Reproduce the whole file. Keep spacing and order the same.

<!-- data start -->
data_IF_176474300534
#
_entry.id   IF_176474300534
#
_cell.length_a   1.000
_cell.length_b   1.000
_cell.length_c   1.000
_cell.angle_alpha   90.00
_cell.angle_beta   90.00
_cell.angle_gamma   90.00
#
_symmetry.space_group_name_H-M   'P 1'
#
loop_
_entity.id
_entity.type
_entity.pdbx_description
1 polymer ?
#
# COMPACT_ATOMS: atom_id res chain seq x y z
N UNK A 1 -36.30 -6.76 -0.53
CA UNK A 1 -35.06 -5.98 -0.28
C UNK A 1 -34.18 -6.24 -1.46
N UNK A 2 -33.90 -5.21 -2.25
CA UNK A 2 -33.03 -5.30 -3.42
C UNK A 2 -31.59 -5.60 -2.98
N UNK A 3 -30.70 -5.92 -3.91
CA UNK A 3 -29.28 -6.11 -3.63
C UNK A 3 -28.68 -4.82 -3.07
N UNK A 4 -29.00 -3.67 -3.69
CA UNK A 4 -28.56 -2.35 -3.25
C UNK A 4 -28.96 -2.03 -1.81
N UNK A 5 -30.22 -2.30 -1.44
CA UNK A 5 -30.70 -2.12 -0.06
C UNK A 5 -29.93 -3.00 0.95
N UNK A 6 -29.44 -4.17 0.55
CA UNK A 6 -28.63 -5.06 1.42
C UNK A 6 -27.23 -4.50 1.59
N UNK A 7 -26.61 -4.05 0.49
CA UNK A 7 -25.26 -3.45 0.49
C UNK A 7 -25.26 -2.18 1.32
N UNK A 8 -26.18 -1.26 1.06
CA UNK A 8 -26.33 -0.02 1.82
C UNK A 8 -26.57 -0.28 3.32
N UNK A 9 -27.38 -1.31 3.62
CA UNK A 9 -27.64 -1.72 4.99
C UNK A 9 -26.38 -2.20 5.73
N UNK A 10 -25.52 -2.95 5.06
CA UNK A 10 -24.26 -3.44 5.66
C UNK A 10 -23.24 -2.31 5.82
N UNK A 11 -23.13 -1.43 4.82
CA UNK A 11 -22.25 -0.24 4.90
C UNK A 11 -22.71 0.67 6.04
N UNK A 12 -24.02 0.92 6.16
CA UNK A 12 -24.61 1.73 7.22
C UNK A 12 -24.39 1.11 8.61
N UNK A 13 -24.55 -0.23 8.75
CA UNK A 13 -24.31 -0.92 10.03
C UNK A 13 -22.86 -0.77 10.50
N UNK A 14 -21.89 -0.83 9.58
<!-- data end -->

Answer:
data_IF_176474300534
#
_entry.id   IF_176474300534
#
_cell.length_a   1.000
_cell.length_b   1.000
_cell.length_c   1.000
_cell.angle_alpha   90.00
_cell.angle_beta   90.00
_cell.angle_gamma   90.00
#
_symmetry.space_group_name_H-M   'P 1'
#
loop_
_entity.id
_entity.type
_entity.pdbx_description
1 polymer ?
#
# COMPACT_ATOMS: atom_id res chain seq x y z
N UNK A 1 -36.30 -6.76 -0.53
CA UNK A 1 -35.06 -5.98 -0.28
C UNK A 1 -34.18 -6.24 -1.46
N UNK A 2 -33.90 -5.21 -2.25
CA UNK A 2 -33.03 -5.30 -3.42
C UNK A 2 -31.59 -5.60 -2.98
N UNK A 3 -30.70 -5.92 -3.91
CA UNK A 3 -29.28 -6.11 -3.63
C UNK A 3 -28.68 -4.82 -3.07
N UNK A 4 -29.00 -3.67 -3.69
CA UNK A 4 -28.56 -2.35 -3.25
C UNK A 4 -28.96 -2.03 -1.81
N UNK A 5 -30.22 -2.30 -1.44
CA UNK A 5 -30.70 -2.12 -0.06
C UNK A 5 -29.93 -3.00 0.95
N UNK A 6 -29.44 -4.17 0.55
CA UNK A 6 -28.63 -5.06 1.42
C UNK A 6 -27.23 -4.50 1.59
N UNK A 7 -26.61 -4.05 0.49
CA UNK A 7 -25.26 -3.45 0.49
C UNK A 7 -25.26 -2.18 1.32
N UNK A 8 -26.18 -1.26 1.06
CA UNK A 8 -26.33 -0.02 1.82
C UNK A 8 -26.57 -0.28 3.32
N UNK A 9 -27.38 -1.31 3.62
CA UNK A 9 -27.64 -1.72 4.99
C UNK A 9 -26.38 -2.20 5.73
N UNK A 10 -25.52 -2.95 5.06
CA UNK A 10 -24.26 -3.44 5.66
C UNK A 10 -23.24 -2.31 5.82
N UNK A 11 -23.13 -1.43 4.82
CA UNK A 11 -22.25 -0.24 4.90
C UNK A 11 -22.71 0.67 6.04
N UNK A 12 -24.02 0.92 6.16
CA UNK A 12 -24.61 1.73 7.22
C UNK A 12 -24.39 1.11 8.61
N UNK A 13 -24.55 -0.23 8.75
CA UNK A 13 -24.31 -0.92 10.03
C UNK A 13 -22.86 -0.77 10.50
N UNK A 14 -21.89 -0.83 9.58